How To Maintain Your Car’s Electrical System


Your car battery can go ignored for days until one chilly morning when you try to start your car and it does nothing but ‘click’. Want to make sure that never happens? Here’s how you go about it.

Drive Your Vehicle Regularly. It’s common sense but sometimes people forget that driving a car regularly keeps the battery charged. Even so, people will leave their car stagnant for weeks without any action, especially during their holiday vacation. If you won’t be driving your vehicle for a while, make sure you start it at least once or twice a week and leave the engine running for 20 to 30 minutes to power the battery. Otherwise, if you’re traveling and there is nobody around to help you out, you can disconnect the battery before you leave.

Don’t Leave Car Electrical Components on Without the Engine Running. If the engine is not running, don’t leave electrical accessories like the lights or the radio turned on for a long period. Doing so will only suck the battery charge and probably leave you stranded. Another thing: don’t leave the car key in the ignition or else you will kill your battery in a few hours.  

Keep the Battery Case Clean. It’s a fact, excess dirt and moisture can spoil your battery to the extent of disrupting the charge. In fact, it can even cause corrosion or acid to leak on the battery terminals. It should only take you about 30 minutes to clean the battery with water and apply grease to keep off the dirt and dampness.  

Properly Secure the Battery in the Engine Bay. The car battery is a very fragile part of the engine; if you don’t secure it, the engine vibration can disorient the battery plates. Moreover, the vibrations can also damage the terminals prompting the car to stop. All that trouble can be avoided just by locking the battery in the engine bay.  

Don’t Jump-Start A Flat Battery. Admittedly, most drivers break this rule. Now it doesn’t mean that you shouldn’t seek help from a friend when your battery is dead but sometimes a flat battery can get overwhelmed with excessive current enough to spoil the electronics. If you must do it, leave your headlights on to absorb any excess electrical current. Most importantly, read the user’s manual to know how it should be done on your car.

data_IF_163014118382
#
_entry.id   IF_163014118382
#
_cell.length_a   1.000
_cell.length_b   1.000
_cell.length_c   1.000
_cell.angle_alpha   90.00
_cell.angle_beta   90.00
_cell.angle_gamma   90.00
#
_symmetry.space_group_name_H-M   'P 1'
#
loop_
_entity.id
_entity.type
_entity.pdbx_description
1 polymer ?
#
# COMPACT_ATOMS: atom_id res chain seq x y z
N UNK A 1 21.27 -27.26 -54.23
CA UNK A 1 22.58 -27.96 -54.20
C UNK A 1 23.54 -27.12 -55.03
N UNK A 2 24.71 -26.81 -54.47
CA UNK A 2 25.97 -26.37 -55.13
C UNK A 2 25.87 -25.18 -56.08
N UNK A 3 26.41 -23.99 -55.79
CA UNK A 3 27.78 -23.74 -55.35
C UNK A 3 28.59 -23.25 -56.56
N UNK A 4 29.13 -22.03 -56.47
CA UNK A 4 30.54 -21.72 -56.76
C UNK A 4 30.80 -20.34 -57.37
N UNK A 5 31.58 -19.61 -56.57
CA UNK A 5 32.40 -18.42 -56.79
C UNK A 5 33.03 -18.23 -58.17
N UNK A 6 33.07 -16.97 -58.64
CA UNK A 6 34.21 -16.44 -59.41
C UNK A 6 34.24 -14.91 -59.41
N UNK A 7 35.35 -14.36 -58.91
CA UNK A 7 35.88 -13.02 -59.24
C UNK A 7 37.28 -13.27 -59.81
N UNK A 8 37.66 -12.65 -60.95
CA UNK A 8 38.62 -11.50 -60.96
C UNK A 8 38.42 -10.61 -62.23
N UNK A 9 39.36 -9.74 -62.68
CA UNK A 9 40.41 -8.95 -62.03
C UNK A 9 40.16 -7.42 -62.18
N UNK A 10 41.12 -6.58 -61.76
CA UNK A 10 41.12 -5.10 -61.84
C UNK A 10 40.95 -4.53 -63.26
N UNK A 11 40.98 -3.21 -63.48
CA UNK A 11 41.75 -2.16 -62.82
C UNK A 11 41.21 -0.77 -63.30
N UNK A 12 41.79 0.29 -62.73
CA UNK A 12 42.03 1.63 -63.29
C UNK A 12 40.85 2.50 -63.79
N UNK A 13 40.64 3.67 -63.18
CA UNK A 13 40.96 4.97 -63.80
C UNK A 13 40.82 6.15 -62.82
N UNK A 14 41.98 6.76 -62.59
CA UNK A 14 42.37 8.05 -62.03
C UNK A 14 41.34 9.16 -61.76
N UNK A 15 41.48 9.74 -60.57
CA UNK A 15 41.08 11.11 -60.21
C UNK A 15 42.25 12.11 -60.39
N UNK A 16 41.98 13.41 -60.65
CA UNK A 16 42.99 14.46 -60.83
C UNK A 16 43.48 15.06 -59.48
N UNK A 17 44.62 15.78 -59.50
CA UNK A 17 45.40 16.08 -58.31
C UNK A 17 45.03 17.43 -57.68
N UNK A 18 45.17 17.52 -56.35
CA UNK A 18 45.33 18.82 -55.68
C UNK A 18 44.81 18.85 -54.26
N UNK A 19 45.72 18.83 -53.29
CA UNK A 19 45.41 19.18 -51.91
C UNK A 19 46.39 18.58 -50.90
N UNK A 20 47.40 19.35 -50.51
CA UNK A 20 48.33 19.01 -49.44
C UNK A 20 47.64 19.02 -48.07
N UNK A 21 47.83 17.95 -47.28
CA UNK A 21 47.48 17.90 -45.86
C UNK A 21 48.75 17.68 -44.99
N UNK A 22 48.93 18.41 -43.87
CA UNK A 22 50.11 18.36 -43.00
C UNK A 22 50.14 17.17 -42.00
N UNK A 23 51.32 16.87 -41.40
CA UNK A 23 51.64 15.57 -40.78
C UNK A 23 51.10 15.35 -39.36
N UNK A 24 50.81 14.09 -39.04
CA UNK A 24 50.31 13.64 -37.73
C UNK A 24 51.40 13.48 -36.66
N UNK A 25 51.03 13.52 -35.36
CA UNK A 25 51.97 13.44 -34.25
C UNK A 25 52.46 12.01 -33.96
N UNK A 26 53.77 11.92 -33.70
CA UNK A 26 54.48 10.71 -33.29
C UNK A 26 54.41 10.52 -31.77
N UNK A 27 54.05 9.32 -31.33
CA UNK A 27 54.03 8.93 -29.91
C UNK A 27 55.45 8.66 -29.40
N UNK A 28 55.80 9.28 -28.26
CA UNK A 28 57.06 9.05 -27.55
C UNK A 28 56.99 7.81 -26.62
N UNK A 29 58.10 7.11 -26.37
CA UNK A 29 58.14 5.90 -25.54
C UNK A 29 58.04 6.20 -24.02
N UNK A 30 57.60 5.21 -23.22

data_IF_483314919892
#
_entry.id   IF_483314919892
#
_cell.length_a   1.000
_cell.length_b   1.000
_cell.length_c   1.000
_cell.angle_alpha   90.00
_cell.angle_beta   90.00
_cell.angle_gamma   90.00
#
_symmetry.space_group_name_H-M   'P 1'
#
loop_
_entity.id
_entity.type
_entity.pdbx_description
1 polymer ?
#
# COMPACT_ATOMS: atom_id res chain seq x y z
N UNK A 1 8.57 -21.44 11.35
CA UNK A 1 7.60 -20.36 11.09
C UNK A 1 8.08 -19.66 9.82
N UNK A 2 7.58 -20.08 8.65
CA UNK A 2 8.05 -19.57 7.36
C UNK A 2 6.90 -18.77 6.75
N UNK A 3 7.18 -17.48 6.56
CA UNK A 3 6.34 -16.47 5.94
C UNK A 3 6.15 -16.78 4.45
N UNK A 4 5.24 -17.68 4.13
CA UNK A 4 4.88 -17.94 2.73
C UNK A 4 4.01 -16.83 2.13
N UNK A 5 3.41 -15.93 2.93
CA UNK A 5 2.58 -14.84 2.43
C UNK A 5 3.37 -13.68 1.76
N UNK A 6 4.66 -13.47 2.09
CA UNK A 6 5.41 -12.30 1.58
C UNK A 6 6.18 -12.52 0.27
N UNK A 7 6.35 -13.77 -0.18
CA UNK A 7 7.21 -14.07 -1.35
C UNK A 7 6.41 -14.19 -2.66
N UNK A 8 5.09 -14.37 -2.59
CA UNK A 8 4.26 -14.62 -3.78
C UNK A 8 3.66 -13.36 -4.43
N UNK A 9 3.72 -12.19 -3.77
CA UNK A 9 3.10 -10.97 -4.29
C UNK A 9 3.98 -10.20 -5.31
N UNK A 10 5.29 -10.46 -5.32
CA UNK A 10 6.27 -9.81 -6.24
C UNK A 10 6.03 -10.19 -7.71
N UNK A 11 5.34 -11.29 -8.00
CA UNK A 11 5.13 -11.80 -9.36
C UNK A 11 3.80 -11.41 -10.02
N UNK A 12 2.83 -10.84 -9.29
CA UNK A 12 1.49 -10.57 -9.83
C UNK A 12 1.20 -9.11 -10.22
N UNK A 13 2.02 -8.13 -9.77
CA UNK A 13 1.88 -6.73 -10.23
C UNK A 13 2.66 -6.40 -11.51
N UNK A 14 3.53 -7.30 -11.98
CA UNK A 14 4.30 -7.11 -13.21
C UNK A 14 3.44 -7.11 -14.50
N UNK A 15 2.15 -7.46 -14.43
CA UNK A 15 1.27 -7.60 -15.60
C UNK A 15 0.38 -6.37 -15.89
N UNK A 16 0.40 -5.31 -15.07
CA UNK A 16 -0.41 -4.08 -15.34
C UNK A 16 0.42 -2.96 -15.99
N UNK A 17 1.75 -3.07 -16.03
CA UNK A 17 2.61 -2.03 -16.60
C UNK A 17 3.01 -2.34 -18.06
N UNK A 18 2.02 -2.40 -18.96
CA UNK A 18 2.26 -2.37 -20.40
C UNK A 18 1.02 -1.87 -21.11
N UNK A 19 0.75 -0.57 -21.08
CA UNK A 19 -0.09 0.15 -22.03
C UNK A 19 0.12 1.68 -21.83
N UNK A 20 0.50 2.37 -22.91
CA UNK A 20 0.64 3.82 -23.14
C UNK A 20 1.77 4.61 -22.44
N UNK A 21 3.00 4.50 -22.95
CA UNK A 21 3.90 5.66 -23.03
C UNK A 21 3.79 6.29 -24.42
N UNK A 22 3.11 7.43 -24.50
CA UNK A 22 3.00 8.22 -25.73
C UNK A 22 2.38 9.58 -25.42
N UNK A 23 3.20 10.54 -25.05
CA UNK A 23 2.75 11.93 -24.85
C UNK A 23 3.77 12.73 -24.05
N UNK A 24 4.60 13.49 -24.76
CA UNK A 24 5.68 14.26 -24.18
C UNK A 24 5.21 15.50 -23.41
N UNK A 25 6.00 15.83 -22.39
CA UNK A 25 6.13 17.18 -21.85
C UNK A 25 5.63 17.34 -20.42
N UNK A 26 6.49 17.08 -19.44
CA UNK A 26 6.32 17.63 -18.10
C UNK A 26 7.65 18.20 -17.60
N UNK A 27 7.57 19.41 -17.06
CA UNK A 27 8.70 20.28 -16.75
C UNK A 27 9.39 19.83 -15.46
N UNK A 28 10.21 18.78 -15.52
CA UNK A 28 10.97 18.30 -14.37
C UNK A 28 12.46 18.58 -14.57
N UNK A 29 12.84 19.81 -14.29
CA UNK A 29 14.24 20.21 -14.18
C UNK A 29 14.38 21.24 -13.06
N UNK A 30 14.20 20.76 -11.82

Park Inside A Garage in Winter. Do you know that car batteries discharge faster during winter? It’s even worse when there is water that freezes when you leave your car exposed in extremely cold weather. The most effective method of protecting your car battery during winter is to park it inside an insulated garage.   

Cut Down on Short Trips. Okay, you know that driving your vehicle regularly helps to charge your battery, but you would be doing yourself a disservice if you take short trips. If you really want to make it worth it, go out on a long trip, especially after jump starting and resurrecting your dead battery.  

Change the Battery Every 3 or 4 Years. Naturally, all car batteries dwindle with time and eventually die (just like the batteries in your TV remote control). Most car batteries should be scheduled for a replacement after 3 to 4 years of service. However, the average battery lifespan is dictated by the weather, driving habits and charge capacity.  

We hope that you find this information useful. And as always … safe journeys on your trips around town. Big City Cars is located at 4910 Lima Road, just down from Costco. Or give us a call today at (260) 212-1111. We look forward to helping you get into a quality preowned vehicle that fits your lifestyle & budget.   

Is Driving with Low Fuel Bad for your Car


We’ve all been there. You’re driving down the road and the low gas light comes on. Time to fill up! But have you ever stopped to think if driving with low fuel is bad for your vehicle? The answer is: YES!

Experts say you should always keep your gas tank at least a quarter of the way full. But why? Obviously, doing so will keep you from getting in a dangerous situation where you're low on gas and too far from a gas station to fill up, leaving you stranded on the side of the road. But there are other; less obvious, reasons to keep a little gas in your tank. Simply, driving on an empty tank can cause damage to your vehicle in several ways.  

You won't get very far driving on empty; but in the moments before you do stall out your car's catalytic converter, which is part of the exhaust system, can be damaged. You could also get debris stuck in your fuel pump by running your tank too low. That's because any tiny particles that find their way into the gas tank settle at the bottom, and they tend to stay there until your car is trying to grab the last bit of fuel it can. When the fuel pump sucks up the last of your gas, any debris in your tank will go along with it, and the particles can get stuck in your pump or in your fuel filter.